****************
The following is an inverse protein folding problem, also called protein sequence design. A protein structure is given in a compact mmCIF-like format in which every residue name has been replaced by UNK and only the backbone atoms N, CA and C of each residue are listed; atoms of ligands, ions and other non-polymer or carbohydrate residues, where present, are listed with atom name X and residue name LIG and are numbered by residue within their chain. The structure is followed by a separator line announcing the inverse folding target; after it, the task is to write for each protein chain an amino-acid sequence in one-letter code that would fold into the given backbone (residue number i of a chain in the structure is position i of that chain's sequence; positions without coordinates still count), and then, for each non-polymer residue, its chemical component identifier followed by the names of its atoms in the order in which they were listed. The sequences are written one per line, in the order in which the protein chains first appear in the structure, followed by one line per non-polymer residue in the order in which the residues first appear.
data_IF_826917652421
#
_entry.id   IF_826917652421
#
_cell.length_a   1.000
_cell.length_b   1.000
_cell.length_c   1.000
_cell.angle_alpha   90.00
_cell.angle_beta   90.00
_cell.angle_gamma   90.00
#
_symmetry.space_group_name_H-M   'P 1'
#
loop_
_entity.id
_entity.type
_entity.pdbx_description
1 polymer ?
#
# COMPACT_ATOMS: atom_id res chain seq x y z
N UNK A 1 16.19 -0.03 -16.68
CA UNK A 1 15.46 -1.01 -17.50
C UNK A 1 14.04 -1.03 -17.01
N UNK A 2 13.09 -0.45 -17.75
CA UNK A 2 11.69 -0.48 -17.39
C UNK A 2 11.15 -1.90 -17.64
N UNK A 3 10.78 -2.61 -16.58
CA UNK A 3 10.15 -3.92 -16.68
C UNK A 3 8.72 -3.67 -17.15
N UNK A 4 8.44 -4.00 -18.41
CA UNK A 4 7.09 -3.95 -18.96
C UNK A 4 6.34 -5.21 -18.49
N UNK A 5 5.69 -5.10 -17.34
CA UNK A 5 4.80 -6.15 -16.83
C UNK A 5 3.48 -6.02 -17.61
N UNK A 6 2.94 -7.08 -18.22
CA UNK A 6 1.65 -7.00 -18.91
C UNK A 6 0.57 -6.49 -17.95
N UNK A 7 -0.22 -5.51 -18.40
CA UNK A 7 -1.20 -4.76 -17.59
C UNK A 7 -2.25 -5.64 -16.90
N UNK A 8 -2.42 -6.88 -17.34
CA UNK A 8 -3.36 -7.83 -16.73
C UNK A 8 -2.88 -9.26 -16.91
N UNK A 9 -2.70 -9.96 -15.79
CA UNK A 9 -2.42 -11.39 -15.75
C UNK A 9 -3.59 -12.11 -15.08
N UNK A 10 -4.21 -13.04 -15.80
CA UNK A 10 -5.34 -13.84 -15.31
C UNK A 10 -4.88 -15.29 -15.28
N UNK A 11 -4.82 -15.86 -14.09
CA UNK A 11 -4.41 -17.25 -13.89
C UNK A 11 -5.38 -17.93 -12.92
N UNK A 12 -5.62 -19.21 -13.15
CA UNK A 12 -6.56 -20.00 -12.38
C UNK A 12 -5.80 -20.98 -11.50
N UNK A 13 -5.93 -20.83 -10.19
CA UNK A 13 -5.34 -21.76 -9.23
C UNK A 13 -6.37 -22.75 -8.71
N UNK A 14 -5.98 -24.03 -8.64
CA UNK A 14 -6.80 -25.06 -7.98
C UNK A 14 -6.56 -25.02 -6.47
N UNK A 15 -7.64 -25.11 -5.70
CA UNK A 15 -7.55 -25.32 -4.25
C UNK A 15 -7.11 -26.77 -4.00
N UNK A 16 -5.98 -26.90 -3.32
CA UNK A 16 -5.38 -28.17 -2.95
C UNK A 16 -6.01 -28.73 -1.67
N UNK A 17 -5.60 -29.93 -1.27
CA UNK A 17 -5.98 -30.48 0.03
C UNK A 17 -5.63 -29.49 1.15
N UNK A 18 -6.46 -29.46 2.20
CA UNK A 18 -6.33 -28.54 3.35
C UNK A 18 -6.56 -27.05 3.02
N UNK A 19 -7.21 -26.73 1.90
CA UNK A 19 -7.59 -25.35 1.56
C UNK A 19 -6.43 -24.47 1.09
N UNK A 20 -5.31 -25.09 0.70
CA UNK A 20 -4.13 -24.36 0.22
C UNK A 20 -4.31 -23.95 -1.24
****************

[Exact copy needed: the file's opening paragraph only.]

The following is an inverse protein folding problem, also called protein sequence design. A protein structure is given in a compact mmCIF-like format in which every residue name has been replaced by UNK and only the backbone atoms N, CA and C of each residue are listed; atoms of ligands, ions and other non-polymer or carbohydrate residues, where present, are listed with atom name X and residue name LIG and are numbered by residue within their chain. The structure is followed by a separator line announcing the inverse folding target; after it, the task is to write for each protein chain an amino-acid sequence in one-letter code that would fold into the given backbone (residue number i of a chain in the structure is position i of that chain's sequence; positions without coordinates still count), and then, for each non-polymer residue, its chemical component identifier followed by the names of its atoms in the order in which they were listed. The sequences are written one per line, in the order in which the protein chains first appear in the structure, followed by one line per non-polymer residue in the order in which the residues first appear.